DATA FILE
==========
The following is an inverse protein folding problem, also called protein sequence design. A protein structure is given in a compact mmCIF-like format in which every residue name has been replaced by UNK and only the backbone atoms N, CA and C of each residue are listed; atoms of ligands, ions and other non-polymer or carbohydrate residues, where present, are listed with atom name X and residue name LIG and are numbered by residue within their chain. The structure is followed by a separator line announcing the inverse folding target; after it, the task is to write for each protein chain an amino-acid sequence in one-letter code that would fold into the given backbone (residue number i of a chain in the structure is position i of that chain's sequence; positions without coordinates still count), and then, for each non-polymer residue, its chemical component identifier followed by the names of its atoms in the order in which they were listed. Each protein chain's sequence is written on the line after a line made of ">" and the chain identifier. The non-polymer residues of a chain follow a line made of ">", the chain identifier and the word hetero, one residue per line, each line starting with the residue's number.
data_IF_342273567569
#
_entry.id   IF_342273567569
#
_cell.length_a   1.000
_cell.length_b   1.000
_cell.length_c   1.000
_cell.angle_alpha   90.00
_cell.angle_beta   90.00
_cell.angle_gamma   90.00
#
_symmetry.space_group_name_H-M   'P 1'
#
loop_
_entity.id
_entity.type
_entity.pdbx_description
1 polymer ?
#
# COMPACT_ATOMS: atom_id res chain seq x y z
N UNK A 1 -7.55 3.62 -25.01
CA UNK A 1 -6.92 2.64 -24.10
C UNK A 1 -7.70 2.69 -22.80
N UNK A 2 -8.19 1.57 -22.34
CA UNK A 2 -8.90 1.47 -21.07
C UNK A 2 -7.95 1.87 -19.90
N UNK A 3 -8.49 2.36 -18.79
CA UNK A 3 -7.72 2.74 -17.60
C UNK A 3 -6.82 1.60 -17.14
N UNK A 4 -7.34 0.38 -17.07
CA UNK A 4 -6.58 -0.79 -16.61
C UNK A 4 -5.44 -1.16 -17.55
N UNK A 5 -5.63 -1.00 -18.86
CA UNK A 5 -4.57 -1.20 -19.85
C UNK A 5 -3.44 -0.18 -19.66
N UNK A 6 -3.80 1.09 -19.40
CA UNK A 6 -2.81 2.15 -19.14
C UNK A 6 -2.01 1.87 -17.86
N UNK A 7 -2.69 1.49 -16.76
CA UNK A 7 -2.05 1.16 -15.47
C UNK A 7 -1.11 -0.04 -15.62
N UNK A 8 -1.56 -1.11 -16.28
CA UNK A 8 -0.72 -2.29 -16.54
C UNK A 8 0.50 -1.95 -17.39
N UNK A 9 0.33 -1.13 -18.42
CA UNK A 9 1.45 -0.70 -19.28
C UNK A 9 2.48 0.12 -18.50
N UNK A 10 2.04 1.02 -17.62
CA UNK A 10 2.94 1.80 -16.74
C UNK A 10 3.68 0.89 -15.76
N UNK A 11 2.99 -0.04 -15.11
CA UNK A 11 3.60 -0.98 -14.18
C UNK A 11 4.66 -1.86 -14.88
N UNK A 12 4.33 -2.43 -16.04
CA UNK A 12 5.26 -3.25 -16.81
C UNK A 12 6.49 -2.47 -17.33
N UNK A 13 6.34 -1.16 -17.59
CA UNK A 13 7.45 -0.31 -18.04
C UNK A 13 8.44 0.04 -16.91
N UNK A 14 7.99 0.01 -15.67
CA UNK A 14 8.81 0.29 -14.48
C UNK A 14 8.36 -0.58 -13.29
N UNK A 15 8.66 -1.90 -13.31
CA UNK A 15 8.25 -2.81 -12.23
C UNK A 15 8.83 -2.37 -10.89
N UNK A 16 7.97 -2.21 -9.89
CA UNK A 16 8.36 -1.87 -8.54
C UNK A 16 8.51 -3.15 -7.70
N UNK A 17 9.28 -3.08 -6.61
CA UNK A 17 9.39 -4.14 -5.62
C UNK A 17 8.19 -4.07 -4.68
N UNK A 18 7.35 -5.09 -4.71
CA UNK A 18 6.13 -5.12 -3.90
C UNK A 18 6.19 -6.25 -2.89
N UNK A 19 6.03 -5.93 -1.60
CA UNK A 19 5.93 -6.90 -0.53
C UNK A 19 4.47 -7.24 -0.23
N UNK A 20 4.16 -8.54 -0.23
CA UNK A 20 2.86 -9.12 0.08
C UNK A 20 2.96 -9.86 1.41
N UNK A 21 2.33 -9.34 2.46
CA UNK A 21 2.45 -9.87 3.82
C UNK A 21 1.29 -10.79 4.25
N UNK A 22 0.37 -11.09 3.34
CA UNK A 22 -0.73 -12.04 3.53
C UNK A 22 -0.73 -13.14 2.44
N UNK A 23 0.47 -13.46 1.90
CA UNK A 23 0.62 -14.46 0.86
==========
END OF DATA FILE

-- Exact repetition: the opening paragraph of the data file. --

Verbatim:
The following is an inverse protein folding problem, also called protein sequence design. A protein structure is given in a compact mmCIF-like format in which every residue name has been replaced by UNK and only the backbone atoms N, CA and C of each residue are listed; atoms of ligands, ions and other non-polymer or carbohydrate residues, where present, are listed with atom name X and residue name LIG and are numbered by residue within their chain. The structure is followed by a separator line announcing the inverse folding target; after it, the task is to write for each protein chain an amino-acid sequence in one-letter code that would fold into the given backbone (residue number i of a chain in the structure is position i of that chain's sequence; positions without coordinates still count), and then, for each non-polymer residue, its chemical component identifier followed by the names of its atoms in the order in which they were listed. Each protein chain's sequence is written on the line after a line made of ">" and the chain identifier. The non-polymer residues of a chain follow a line made of ">", the chain identifier and the word hetero, one residue per line, each line starting with the residue's number.